|As for toolbar PR, it may be imperfect (and outdated), but it's an example of the "transparency" that site owners and SEOs are always demanding of Google. |
When was the last toolbar export? I think it was around six months ago. This is not being transparent. Old data serves no purpose. And during this time a lot of dropped domains have changed hands, sneaky 301 redirects have been installed and other techniques have been used to scam link buyers out of money. I will concede that old data may be better than no data for some, but for a search engine that preaches webmasters should provide fresh and compelling content it is another example of hypocrisy.
|Also, as Google's algorithms continue to become more sophisticated (with PR playing less of a role in rankings), there may be some value for Google in keeping SEOs distracted by PageRank. |
Agreed. As noted in my previous post, a toolbar export can create a buzz and change the topic of discussion in the webmaster community. When Google gets caught with their hands in the cookie jar, or handing those cookies over to the Feds, a quick toolbar export may provide them some cover.
| 2:42 am on Aug 26, 2013 (gmt 0)|
|If it has a PR of over 4 I feel relatively safe linking to it... |
That's the PR 4 Fetish. Do you know where PR 4 gained it's importance? Many years ago the backlink search only showed links from sites PR 4 and up. That was an arbitrary choice by Google. The intent of the backlink search was just to show a random sampling. So, unaware of how web publishers would use the information, the Google engineers randomly chose PR 4 as the threshold for sites seen in the backlink search.
But it backfired because it gave birth to the SEO Myth that PR 4 and above is a sign of quality. The reality was that there was no magic to PR 4, it was simply a random choice.
Dave Naylor mentioned to Matt Cutts (at Pubcon London 2003) that a true sampling would show a mix of PRs, and that the current system caused discrimination against under PR 4 sites. Matt agreed and brought Dave's suggestion back to the Googleplex and the backlink search soon returned a true random sampling of sites.
Unfortunately, the PR 4 Fetish remains to this very day, even though SEO people no longer remember why PR 4 became a metric. You really should stop using PR 4+ as a metric because there is no basis for believing a site less than PR 4 is not worth linking to. It's a mistake to dismiss sites less than PR 4.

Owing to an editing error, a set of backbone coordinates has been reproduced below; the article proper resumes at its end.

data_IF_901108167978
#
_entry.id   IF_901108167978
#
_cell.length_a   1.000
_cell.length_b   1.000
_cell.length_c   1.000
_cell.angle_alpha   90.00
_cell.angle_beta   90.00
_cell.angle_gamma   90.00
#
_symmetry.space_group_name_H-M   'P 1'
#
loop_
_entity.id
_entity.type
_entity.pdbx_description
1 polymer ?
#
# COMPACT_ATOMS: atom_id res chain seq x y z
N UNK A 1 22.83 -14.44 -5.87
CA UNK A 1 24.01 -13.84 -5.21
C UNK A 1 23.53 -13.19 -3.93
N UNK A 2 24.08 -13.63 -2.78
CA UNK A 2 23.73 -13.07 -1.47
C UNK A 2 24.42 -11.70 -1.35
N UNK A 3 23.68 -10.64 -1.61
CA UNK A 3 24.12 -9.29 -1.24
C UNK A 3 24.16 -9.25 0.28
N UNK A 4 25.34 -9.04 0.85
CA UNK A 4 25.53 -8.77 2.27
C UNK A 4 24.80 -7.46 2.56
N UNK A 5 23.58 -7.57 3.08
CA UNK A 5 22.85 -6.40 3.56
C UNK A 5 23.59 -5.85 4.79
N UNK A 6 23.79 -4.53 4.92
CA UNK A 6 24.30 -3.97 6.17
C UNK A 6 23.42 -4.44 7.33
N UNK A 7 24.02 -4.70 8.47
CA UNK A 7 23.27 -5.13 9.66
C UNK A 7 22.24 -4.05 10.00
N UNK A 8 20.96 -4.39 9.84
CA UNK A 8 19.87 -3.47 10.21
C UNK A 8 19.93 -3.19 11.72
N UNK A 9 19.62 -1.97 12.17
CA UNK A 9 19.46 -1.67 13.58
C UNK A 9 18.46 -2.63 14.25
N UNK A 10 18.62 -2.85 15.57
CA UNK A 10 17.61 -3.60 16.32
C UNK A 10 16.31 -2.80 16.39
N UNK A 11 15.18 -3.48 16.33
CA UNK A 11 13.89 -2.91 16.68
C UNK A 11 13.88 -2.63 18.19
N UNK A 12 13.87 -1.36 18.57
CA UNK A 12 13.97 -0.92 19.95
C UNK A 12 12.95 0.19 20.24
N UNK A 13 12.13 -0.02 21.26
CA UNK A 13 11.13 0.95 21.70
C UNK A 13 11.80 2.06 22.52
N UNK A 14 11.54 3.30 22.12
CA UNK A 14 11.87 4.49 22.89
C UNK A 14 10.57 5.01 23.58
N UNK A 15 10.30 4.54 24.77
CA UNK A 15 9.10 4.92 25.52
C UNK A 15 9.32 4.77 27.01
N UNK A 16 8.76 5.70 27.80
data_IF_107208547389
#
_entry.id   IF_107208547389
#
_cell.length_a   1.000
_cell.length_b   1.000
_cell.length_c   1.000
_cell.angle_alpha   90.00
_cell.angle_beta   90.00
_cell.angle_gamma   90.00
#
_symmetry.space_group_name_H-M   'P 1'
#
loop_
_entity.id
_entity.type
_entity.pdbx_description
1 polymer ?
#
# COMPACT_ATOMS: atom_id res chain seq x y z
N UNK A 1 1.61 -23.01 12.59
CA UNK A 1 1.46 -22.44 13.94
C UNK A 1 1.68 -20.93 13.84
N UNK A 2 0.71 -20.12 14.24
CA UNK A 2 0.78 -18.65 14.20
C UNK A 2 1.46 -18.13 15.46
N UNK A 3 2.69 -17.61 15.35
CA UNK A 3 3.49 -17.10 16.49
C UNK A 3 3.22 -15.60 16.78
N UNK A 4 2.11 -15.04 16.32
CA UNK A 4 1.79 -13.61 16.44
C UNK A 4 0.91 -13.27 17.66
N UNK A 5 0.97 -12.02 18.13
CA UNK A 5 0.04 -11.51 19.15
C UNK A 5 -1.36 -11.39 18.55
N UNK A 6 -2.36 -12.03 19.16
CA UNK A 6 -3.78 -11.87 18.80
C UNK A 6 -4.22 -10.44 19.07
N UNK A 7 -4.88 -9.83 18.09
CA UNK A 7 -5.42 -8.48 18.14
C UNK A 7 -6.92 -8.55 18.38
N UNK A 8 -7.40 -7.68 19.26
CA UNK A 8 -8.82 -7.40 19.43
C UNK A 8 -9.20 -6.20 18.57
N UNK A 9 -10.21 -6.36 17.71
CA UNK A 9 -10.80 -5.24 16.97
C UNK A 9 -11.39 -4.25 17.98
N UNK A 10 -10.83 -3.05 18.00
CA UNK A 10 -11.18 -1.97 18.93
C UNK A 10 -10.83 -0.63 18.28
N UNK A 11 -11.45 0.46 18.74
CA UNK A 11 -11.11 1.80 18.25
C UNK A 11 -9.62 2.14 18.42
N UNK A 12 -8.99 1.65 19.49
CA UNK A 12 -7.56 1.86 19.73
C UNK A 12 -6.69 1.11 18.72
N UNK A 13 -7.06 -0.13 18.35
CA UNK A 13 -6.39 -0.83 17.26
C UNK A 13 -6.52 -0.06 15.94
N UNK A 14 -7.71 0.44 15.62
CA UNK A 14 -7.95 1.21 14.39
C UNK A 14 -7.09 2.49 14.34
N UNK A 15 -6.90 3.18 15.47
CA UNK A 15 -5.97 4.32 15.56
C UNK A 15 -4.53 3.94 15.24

If you truly want to be successful, adopt solid practices. Try to understand the true reasons behind certain marketing practices. I hope this information helps you make better decisions. ;)
The day may come when the Toolbar will disappear and I truly fear a future when web publishers rely on non-Google toolbar ranks to make linking or marketing decisions. That's a lot of power and influence to hand over to an SEO company or a Tool seller.
| 3:33 am on Aug 26, 2013 (gmt 0)|
And can you tell us what are those signals? The thousands of fake accounts and "likes" in FB or the thousands fake accounts of "followers" in twitter?..
|We have different signals now, but those things weren't there then. |
| 4:42 am on Aug 26, 2013 (gmt 0)|
|The thousands of fake accounts and "likes" in FB or the thousands fake accounts of "followers" in twitter?.. |
Of course not. Read the scientific papers. Even the non-search industry scientists, the ones focused on data mining, dismiss metrics such as followers because they're too easy to game. The research papers I've read about data mining Twitter note that they're looking for signals related to influence, and the amount of followers are not a signal of influence. Regarding Facebook Likes, that was dismissed already by Matt Cutts himself at SMX.
| 11:14 am on Aug 26, 2013 (gmt 0)|
Using the PR metric to decide about using nofollow on a link is way down on the list. Most of the sites I link to in my articles when I talk about a website or reference some page, I actually don't use nofollow since they are usually good sites and I am linking to them in a natural flow of an article (I am not trying to send them PR for some sort of gain financial or otherwise).
To be frank I think nofollow is way over used now because everyone is running scared of Google. It may have made some link buyers etc rethink things but mainly it has hurt small and medium size websites. It annoys me when I see a relatively large newspaper website link to my content which they used to talk about in an article and they nofollow the link.